Mixed station use envisaged

The future of the Clyde Railway Station is likely to involve community and commercial activities operating side by side.

A mixture of the two purposes will create an income stream, making use of the building sustainable, and retention of public access will make sure it is appreciated and valued.

These, and other parameters defining future use of the 107-year-old station, are outlined in a report to be presented to the Vincent Community Board during its meeting next Monday.

Those parameters included ensuring any activities were ''sympathetic to the existing site'', while they did not ''detract from the historic fabric of the building'', and strengthened ties between the Otago Central Rail Trail and Clyde township.

Others outlined setting an area of the building aside for historic items, and making the station platform available for any tenant's purposes, but free for community purposes when required.

Creating income was important because the Central Otago District Council 2012-22 long-term plan did not budget for maintenance, the report noted.

Council property and facilities officer Tara Bates said income from a tenant would pay for repairs and general maintenance.

Inquiries from interested businesses had already been received.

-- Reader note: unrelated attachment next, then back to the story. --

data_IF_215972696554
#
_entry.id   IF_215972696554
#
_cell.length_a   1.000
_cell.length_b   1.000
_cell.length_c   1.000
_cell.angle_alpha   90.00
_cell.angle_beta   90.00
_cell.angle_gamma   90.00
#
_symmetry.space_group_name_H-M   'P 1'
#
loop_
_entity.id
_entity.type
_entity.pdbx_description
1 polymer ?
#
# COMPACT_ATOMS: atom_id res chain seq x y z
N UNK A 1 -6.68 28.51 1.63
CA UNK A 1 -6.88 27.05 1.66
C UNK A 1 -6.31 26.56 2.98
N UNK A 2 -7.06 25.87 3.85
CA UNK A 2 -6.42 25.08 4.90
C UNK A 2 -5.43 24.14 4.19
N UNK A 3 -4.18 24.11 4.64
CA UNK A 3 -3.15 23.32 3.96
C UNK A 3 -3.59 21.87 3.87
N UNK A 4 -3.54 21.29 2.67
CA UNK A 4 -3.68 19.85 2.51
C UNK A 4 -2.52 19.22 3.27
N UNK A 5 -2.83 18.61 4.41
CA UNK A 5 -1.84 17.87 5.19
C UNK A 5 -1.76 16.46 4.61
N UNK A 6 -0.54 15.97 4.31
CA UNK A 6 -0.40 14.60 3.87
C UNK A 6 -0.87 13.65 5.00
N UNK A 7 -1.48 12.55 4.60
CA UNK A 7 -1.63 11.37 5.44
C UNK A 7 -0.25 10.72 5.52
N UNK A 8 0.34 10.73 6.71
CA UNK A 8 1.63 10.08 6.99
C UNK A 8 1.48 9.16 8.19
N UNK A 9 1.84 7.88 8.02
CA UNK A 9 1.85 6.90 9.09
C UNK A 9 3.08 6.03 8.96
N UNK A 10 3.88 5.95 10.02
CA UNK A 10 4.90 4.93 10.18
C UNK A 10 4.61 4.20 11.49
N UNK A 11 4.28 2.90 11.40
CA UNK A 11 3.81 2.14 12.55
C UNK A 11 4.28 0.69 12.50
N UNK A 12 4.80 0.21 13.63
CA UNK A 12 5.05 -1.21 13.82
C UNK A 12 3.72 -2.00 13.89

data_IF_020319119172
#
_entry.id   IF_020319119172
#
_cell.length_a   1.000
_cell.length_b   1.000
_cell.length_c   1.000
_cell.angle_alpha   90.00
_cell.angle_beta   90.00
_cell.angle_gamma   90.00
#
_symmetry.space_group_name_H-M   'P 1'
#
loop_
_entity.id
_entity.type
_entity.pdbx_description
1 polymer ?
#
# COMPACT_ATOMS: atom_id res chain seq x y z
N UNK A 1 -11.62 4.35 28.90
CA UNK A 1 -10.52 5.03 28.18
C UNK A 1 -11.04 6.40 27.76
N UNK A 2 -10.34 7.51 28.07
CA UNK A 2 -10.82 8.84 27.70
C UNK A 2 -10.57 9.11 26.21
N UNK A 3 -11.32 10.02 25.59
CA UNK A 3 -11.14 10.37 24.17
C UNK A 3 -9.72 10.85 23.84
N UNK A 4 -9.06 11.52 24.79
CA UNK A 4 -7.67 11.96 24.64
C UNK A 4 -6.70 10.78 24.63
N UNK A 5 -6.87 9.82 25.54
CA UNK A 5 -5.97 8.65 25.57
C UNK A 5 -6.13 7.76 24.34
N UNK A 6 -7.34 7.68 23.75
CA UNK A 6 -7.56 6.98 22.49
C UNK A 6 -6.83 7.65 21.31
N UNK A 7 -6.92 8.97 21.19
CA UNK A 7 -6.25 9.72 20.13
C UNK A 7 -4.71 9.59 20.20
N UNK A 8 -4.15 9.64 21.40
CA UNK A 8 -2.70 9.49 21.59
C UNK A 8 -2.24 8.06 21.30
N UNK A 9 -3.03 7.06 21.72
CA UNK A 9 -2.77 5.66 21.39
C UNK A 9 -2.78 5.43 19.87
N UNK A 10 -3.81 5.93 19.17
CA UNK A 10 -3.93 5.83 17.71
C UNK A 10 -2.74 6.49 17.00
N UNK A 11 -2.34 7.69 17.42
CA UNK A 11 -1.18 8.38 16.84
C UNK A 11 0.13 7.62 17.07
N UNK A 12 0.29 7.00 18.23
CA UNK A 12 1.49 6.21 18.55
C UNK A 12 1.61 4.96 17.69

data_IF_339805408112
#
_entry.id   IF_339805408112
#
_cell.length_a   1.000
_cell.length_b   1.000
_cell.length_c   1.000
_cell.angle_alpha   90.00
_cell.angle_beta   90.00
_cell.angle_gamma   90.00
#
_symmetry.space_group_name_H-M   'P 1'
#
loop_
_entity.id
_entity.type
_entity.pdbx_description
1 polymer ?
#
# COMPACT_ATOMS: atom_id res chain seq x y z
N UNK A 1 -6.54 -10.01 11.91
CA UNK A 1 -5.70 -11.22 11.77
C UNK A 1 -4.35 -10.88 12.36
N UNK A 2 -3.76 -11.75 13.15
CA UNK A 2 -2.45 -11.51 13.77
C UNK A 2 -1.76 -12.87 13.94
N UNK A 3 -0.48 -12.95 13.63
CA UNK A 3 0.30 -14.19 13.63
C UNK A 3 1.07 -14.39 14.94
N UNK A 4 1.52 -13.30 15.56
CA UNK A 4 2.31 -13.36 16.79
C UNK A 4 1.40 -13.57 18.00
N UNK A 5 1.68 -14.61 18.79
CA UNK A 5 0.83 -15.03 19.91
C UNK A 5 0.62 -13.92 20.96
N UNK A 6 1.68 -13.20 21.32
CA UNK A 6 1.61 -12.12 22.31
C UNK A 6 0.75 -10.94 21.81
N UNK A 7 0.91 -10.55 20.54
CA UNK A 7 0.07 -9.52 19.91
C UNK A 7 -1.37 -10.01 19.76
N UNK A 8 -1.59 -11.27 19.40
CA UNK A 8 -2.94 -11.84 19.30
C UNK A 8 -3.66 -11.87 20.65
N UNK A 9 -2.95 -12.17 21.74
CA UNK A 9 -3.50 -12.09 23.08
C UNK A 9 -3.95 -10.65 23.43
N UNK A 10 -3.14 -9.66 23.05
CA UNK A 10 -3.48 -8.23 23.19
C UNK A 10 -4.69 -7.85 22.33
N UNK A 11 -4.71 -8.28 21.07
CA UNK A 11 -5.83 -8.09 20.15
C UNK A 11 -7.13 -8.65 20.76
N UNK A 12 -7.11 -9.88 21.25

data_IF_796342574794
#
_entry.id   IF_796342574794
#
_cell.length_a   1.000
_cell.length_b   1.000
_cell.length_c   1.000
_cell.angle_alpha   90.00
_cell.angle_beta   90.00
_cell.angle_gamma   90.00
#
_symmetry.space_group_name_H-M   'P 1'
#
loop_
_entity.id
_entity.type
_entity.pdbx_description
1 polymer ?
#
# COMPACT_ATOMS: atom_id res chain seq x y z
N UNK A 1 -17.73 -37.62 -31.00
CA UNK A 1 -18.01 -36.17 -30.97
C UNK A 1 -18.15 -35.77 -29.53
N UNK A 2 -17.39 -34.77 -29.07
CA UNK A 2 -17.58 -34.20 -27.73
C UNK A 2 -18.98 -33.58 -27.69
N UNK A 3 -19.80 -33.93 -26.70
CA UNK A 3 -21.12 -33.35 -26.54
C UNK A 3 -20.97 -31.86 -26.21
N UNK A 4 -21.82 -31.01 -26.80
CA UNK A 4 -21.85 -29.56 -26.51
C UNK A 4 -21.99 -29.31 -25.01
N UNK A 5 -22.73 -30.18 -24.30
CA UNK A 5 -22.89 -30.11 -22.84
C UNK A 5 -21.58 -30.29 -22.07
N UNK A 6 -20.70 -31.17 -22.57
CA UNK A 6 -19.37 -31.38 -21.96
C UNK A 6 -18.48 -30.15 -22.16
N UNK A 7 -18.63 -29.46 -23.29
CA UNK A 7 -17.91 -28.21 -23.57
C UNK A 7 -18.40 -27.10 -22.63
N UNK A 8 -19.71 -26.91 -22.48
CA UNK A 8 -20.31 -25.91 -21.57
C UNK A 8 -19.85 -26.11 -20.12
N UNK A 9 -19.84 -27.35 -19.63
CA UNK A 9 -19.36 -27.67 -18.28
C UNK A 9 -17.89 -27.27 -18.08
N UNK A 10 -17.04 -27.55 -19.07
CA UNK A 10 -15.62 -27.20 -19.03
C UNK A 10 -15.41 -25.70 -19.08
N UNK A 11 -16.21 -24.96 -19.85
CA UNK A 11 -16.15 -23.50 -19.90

However, registrations of interest would gauge interest from the community and prospective tenants when advertised in August.

Ms Bates could not comment on what sort of commercial activity would be suitable for the premises.

Any commercial activity in the station would be subject to requirements under the Reserves Act and Resource Management Act.

Public notification of possible commercial leases would occur in November and December, with tenancy negotiations set to follow in early 2015.

It was not known when a tenant would be able to occupy the building.

That would depend on work required to make the building suitable for business, Ms Bates said.

Recently, the council accepted registrations of interest to carry out repairs worth $90,000, on the building.

During that period, four registrations were received by the council.

''They are just being assessed at the moment, based on the criteria in the registration of interest information,'' Ms Bates said.

Two or three of those who submitted would then be invited to take part in a fixed price tender process, she said.

Once selected, work to make the building watertight would begin in September.

Funding for the repair work came from the Central Lakes Trust, the Lotteries Commission, Promote Dunstan, and fundraising by the Clyde Railway Station Steering Committee.


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